coming back to that show.

Even if I don't have to
bring my stubs to class,

I'm going to see
that show every week.

- Well they have
different people there--

- I thought it was once
a month, or once a week--

- Yeah, the company rotates.

- Oh--
- The company rotates

so it has improvisors
once a month,

it's very confusing.

- Some of those
guys, I think, do stand up too.

- Do they?

- I think so.

There is, like other than the
video we saw before we went,

I can't find.

I'll look for like
individual things.

- All right, you all had
an assignment last week

to go see a comedy show,

and I asked you to
bring in your tickets,

so please bring up your
tickets, tickets please.

Tickets, please.


Thank you.

Thank you.

All right, thanks.


- Yes?

- Do you have your ticket?

- Um, no.

I lost it.

- You lost it.

Well, what did you see?

- I saw the Bomb Show.

- The Bomb Show, right.

How was it?

- It was explosive.

- Glad to hear it.

And when you find your
ticket, you can come back.

And tell us all about it.

- Are you kidding me?

- If I was kidding,
you would know.

- Hi.

Is this a good time?

To your rehearsal.

Oh okay, where should I go?

- See you guys.

Oh-ho-ho, my audience of one.

- You know, I had assumed
you played the guitar.

- Yeah well,
assumption is a trap.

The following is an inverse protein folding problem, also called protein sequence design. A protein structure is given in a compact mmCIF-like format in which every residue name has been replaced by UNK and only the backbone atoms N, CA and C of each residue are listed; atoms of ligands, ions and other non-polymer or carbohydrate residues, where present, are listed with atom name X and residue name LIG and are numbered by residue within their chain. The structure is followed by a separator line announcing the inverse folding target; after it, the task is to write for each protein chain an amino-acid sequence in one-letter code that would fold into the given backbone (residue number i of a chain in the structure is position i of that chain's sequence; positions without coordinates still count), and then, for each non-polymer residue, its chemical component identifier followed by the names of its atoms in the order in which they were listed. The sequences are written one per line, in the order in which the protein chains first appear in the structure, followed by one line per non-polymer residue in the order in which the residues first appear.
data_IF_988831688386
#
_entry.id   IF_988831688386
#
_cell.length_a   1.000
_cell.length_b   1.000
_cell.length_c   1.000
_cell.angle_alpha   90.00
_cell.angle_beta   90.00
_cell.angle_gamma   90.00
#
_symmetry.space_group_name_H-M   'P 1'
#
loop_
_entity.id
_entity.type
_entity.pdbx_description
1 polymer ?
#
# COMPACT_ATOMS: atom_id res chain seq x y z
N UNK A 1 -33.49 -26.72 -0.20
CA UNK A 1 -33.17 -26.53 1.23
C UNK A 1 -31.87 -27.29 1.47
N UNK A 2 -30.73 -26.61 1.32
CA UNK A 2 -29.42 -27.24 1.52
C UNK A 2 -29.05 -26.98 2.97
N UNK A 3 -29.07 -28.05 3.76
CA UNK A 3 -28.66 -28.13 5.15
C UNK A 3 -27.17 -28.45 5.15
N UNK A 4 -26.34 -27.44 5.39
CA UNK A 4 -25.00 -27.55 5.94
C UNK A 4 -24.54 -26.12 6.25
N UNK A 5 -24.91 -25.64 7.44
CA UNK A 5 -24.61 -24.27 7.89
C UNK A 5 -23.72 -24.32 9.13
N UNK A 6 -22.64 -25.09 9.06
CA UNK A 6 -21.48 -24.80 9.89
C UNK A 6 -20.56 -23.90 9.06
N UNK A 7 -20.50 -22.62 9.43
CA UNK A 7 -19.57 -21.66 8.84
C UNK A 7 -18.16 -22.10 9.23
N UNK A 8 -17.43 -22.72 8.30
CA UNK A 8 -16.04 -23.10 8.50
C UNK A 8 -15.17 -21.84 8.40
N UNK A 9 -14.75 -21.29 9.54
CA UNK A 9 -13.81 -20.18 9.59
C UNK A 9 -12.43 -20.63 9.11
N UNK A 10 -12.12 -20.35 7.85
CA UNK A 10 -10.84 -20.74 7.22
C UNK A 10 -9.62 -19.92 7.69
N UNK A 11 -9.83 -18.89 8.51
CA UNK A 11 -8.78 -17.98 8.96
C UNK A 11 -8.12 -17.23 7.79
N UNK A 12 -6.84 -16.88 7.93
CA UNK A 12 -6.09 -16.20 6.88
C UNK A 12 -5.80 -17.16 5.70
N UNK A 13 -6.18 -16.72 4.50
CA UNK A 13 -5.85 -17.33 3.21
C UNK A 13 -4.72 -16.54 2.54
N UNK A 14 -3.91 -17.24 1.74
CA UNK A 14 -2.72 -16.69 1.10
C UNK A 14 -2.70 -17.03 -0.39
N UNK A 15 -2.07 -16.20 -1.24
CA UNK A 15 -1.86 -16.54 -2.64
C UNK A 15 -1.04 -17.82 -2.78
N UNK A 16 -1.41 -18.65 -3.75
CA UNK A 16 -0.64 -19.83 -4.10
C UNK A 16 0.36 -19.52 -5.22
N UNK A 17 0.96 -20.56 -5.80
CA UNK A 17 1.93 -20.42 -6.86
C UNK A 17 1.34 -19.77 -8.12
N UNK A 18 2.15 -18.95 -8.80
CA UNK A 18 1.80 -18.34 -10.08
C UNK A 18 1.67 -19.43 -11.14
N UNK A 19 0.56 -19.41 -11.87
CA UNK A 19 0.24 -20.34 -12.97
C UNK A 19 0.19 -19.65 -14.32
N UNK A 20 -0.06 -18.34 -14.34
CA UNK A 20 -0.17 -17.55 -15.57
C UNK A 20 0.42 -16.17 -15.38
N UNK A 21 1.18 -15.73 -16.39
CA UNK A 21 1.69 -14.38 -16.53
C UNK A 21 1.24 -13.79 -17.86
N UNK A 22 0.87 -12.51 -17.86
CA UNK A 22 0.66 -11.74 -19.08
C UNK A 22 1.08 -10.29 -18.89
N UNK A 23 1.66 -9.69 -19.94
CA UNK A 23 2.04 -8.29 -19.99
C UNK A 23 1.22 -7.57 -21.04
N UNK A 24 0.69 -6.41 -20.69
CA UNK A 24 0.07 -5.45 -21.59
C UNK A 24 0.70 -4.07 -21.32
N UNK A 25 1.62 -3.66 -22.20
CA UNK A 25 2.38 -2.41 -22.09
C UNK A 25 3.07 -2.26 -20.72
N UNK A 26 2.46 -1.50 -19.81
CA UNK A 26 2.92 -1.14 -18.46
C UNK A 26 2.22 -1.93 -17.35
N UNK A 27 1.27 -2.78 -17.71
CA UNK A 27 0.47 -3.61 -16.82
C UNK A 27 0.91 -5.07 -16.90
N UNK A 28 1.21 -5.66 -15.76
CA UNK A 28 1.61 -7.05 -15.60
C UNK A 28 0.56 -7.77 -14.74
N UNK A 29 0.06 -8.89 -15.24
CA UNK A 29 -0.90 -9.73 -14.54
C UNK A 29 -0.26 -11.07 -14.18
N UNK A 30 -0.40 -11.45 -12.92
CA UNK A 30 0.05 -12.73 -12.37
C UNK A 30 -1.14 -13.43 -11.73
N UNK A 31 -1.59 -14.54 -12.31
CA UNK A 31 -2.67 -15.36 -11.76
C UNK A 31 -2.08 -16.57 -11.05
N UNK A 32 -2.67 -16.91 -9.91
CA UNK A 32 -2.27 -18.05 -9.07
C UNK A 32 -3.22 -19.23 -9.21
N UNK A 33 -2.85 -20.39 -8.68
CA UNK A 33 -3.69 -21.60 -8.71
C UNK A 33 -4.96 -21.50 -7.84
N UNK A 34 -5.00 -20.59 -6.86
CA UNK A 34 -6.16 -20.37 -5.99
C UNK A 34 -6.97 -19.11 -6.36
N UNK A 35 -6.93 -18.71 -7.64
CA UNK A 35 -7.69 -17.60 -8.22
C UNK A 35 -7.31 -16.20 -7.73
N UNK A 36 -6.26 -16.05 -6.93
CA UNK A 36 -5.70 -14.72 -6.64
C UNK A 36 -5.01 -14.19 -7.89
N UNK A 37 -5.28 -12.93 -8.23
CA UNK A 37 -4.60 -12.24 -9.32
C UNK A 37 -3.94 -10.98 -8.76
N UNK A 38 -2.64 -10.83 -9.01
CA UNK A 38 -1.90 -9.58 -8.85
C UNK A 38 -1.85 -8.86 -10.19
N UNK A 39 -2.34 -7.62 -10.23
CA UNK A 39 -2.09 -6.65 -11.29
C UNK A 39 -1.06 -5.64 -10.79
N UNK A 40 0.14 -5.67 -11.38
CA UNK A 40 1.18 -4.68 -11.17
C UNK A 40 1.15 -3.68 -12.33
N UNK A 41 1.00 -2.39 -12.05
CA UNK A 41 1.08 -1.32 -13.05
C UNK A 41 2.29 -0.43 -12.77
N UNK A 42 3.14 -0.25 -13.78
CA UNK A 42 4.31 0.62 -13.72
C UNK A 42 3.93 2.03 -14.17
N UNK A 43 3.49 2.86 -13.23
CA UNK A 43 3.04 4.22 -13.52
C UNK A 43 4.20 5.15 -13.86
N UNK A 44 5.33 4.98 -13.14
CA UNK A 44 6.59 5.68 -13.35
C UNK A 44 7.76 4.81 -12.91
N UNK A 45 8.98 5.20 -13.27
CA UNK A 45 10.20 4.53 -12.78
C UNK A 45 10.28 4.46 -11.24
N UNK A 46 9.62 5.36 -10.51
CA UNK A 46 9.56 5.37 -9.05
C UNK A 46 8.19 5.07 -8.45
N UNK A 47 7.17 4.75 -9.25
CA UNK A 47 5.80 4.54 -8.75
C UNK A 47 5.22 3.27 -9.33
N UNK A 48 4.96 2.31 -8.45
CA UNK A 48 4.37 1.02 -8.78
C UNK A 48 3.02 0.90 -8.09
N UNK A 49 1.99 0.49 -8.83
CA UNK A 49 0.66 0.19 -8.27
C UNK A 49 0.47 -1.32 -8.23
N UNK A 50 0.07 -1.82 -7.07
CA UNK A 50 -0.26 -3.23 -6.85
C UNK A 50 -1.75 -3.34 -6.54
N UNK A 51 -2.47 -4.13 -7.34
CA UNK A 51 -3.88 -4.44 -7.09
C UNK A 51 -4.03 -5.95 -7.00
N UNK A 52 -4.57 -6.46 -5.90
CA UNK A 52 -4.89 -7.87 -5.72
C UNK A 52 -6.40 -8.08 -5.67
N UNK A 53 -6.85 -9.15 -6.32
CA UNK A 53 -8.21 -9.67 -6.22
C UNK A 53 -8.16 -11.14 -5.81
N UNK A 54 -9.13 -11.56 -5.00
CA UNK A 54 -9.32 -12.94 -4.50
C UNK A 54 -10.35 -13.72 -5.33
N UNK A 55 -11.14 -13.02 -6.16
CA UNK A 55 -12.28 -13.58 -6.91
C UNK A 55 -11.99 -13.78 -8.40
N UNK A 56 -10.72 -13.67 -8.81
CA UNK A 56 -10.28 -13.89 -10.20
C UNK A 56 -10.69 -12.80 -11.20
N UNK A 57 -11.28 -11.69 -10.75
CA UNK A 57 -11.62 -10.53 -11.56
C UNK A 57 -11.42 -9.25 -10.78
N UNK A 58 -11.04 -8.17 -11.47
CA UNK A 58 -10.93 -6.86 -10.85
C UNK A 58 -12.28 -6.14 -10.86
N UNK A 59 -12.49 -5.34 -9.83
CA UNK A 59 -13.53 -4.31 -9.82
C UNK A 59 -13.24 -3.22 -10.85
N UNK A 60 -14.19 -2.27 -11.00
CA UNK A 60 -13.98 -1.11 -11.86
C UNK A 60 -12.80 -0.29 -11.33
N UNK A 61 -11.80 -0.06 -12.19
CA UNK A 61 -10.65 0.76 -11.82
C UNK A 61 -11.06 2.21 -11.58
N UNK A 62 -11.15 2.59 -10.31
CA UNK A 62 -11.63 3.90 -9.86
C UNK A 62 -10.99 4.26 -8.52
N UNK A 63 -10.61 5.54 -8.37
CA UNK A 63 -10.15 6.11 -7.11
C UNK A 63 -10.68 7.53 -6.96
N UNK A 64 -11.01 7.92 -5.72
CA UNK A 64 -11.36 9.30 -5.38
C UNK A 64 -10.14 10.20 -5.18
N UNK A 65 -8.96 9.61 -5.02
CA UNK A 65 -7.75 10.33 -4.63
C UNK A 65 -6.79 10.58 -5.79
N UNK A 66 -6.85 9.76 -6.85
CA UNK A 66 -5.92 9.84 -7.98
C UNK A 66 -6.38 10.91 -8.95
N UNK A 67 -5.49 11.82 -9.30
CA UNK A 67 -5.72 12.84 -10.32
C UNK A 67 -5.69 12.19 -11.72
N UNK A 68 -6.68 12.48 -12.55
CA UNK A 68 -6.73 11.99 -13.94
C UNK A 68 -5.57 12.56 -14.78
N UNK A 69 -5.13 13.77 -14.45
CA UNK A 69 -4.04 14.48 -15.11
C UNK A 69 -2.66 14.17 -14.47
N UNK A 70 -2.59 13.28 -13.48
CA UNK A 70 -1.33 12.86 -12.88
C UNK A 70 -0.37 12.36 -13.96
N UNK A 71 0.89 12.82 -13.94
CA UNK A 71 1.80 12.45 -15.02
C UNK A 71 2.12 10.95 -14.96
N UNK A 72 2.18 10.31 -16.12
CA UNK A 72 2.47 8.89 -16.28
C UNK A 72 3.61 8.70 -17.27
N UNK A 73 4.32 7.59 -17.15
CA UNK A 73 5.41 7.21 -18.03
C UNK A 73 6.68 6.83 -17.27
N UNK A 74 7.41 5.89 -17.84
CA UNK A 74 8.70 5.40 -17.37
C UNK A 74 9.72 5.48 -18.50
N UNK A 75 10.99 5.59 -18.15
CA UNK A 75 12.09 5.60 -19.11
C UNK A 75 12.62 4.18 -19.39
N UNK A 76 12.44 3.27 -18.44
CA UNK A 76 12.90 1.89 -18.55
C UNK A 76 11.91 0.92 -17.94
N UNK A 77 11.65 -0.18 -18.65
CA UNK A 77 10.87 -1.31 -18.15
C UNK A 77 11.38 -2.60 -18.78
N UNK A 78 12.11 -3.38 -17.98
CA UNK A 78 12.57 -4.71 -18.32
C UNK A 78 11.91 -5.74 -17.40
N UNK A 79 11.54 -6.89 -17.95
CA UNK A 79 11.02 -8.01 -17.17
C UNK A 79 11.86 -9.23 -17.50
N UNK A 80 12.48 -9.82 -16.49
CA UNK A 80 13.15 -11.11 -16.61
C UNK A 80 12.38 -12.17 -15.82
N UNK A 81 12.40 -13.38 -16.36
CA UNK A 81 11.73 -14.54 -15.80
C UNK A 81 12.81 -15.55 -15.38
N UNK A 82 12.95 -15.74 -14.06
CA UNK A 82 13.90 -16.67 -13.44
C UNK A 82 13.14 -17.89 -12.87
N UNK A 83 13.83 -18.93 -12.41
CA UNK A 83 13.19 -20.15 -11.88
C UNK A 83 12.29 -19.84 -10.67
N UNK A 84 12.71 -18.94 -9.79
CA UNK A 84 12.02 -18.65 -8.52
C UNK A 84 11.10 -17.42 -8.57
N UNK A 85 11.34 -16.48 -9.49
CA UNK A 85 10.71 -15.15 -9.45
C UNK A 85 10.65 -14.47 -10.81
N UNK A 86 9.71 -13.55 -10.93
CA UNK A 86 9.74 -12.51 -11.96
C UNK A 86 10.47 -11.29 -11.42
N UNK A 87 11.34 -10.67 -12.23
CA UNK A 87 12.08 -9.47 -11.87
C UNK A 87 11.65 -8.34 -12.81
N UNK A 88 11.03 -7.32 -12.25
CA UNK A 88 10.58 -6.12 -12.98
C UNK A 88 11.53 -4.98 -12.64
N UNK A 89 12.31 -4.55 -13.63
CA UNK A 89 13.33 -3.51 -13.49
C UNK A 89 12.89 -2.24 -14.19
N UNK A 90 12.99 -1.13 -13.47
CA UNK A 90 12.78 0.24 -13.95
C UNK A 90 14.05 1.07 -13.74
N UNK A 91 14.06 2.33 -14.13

I also do play guitar.

- I knew it.

Why did you move to Boston?

- I like the winters.

- Nobody likes the winters.

Even the Eskimos are lying.

- Spot opened up to play, and
I needed a change of scenery.

- Boring.

- Sorry to disappoint you.

- I'll find a way to go on.

- So tell me your jokes.

- My jokes?

- Yeah, your act or whatever
you like to call it.

- Ooh, no.

Cardinal sin, dude.

It's like.

You can't ask that,

it'd be like me asking
you to play right now.

- I got no problem with that.

- Fine, bad example.

- See?

Now I'm a proper audience.

- Okay, well it doesn't.

I can't just do it, it
doesn't work like that.

- Well how does it work?

- Why are you so
on me about this?

- Why are you so defensive?

- Okay.

- Aw come on, you're
that easily upset?

- I'm not upset.

- Have you ever done it?

- Done what?

- Stood up on stage and perform?

- No.

- Stay there.

See, now you're not alone.

- Very funny.

- What are you afraid of?

- I'm not afraid of anything.

- Now who's lying?

You look miles away.

Can I ask you something?

If going up on stage
is so hard for you,

why do you wanna do it?

- I don't think I
know anything else.

- 'Cause of
your dad or something?

- My mom says I look like him.

It's the eyes.

We have the same eyes.

- Was she a comedian?

- No.

No, my mom was a
cocktail waitress.

Guess how they met?

- That old chestnut.

- And how.

What are you parents like?